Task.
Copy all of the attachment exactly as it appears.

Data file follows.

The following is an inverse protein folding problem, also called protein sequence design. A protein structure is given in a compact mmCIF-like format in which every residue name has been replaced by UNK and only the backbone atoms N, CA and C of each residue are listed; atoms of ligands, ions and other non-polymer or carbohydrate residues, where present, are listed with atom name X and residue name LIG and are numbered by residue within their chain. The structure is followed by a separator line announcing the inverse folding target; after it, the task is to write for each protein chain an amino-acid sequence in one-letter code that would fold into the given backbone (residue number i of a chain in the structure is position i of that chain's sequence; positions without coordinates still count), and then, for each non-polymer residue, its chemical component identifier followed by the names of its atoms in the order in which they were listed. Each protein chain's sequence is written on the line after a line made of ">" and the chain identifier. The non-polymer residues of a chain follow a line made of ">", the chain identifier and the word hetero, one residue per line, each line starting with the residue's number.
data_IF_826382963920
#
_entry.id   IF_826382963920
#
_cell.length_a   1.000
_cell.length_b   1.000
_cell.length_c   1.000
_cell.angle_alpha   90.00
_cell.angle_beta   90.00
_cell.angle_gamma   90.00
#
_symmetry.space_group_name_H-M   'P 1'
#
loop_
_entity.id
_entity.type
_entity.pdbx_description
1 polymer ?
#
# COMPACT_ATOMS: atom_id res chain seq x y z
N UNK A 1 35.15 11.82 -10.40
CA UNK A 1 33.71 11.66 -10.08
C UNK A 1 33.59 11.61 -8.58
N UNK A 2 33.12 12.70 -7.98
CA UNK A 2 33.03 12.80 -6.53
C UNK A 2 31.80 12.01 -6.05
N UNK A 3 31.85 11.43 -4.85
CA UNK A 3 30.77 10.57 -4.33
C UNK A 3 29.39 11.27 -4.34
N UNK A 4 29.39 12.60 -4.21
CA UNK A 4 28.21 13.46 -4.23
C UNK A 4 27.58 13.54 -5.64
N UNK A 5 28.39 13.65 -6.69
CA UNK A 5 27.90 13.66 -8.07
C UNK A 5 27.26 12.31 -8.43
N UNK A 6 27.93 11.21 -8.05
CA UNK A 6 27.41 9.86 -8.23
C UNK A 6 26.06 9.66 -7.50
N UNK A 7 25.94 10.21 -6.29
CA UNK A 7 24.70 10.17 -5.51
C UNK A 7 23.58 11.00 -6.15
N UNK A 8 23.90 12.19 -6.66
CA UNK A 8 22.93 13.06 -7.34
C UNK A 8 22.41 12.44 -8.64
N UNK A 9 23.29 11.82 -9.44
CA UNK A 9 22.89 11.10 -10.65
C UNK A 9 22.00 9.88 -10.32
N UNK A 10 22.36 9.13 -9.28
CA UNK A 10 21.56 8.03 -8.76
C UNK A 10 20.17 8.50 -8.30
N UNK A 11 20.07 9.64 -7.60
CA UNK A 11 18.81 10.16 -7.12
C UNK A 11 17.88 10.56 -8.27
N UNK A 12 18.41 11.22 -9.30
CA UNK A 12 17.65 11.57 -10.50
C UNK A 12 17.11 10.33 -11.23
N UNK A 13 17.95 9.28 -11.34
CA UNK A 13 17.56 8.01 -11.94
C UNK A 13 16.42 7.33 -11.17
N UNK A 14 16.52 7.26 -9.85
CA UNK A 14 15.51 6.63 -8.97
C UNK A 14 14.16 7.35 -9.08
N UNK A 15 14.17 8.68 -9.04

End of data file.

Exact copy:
The following is an inverse protein folding problem, also called protein sequence design. A protein structure is given in a compact mmCIF-like format in which every residue name has been replaced by UNK and only the backbone atoms N, CA and C of each residue are listed; atoms of ligands, ions and other non-polymer or carbohydrate residues, where present, are listed with atom name X and residue name LIG and are numbered by residue within their chain. The structure is followed by a separator line announcing the inverse folding target; after it, the task is to write for each protein chain an amino-acid sequence in one-letter code that would fold into the given backbone (residue number i of a chain in the structure is position i of that chain's sequence; positions without coordinates still count), and then, for each non-polymer residue, its chemical component identifier followed by the names of its atoms in the order in which they were listed. Each protein chain's sequence is written on the line after a line made of ">" and the chain identifier. The non-polymer residues of a chain follow a line made of ">", the chain identifier and the word hetero, one residue per line, each line starting with the residue's number.
data_IF_826382963920
#
_entry.id   IF_826382963920
#
_cell.length_a   1.000
_cell.length_b   1.000
_cell.length_c   1.000
_cell.angle_alpha   90.00
_cell.angle_beta   90.00
_cell.angle_gamma   90.00
#
_symmetry.space_group_name_H-M   'P 1'
#
loop_
_entity.id
_entity.type
_entity.pdbx_description
1 polymer ?
#
# COMPACT_ATOMS: atom_id res chain seq x y z
N UNK A 1 35.15 11.82 -10.40
CA UNK A 1 33.71 11.66 -10.08
C UNK A 1 33.59 11.61 -8.58
N UNK A 2 33.12 12.70 -7.98
CA UNK A 2 33.03 12.80 -6.53
C UNK A 2 31.80 12.01 -6.05
N UNK A 3 31.85 11.43 -4.85
CA UNK A 3 30.77 10.57 -4.33
C UNK A 3 29.39 11.27 -4.34
N UNK A 4 29.39 12.60 -4.21
CA UNK A 4 28.21 13.46 -4.23
C UNK A 4 27.58 13.54 -5.64
N UNK A 5 28.39 13.65 -6.69
CA UNK A 5 27.90 13.66 -8.07
C UNK A 5 27.26 12.31 -8.43
N UNK A 6 27.93 11.21 -8.05
CA UNK A 6 27.41 9.86 -8.23
C UNK A 6 26.06 9.66 -7.50
N UNK A 7 25.94 10.21 -6.29
CA UNK A 7 24.70 10.17 -5.51
C UNK A 7 23.58 11.00 -6.15
N UNK A 8 23.90 12.19 -6.66
CA UNK A 8 22.93 13.06 -7.34
C UNK A 8 22.41 12.44 -8.64
N UNK A 9 23.29 11.82 -9.44
CA UNK A 9 22.89 11.10 -10.65
C UNK A 9 22.00 9.88 -10.32
N UNK A 10 22.36 9.13 -9.28
CA UNK A 10 21.56 8.03 -8.76
C UNK A 10 20.17 8.50 -8.30
N UNK A 11 20.07 9.64 -7.60
CA UNK A 11 18.81 10.16 -7.12
C UNK A 11 17.88 10.56 -8.27
N UNK A 12 18.41 11.22 -9.30
CA UNK A 12 17.65 11.57 -10.50
C UNK A 12 17.11 10.33 -11.23
N UNK A 13 17.95 9.28 -11.34
CA UNK A 13 17.56 8.01 -11.94
C UNK A 13 16.42 7.33 -11.17
N UNK A 14 16.52 7.26 -9.85
CA UNK A 14 15.51 6.63 -8.97
C UNK A 14 14.16 7.35 -9.08
N UNK A 15 14.17 8.68 -9.04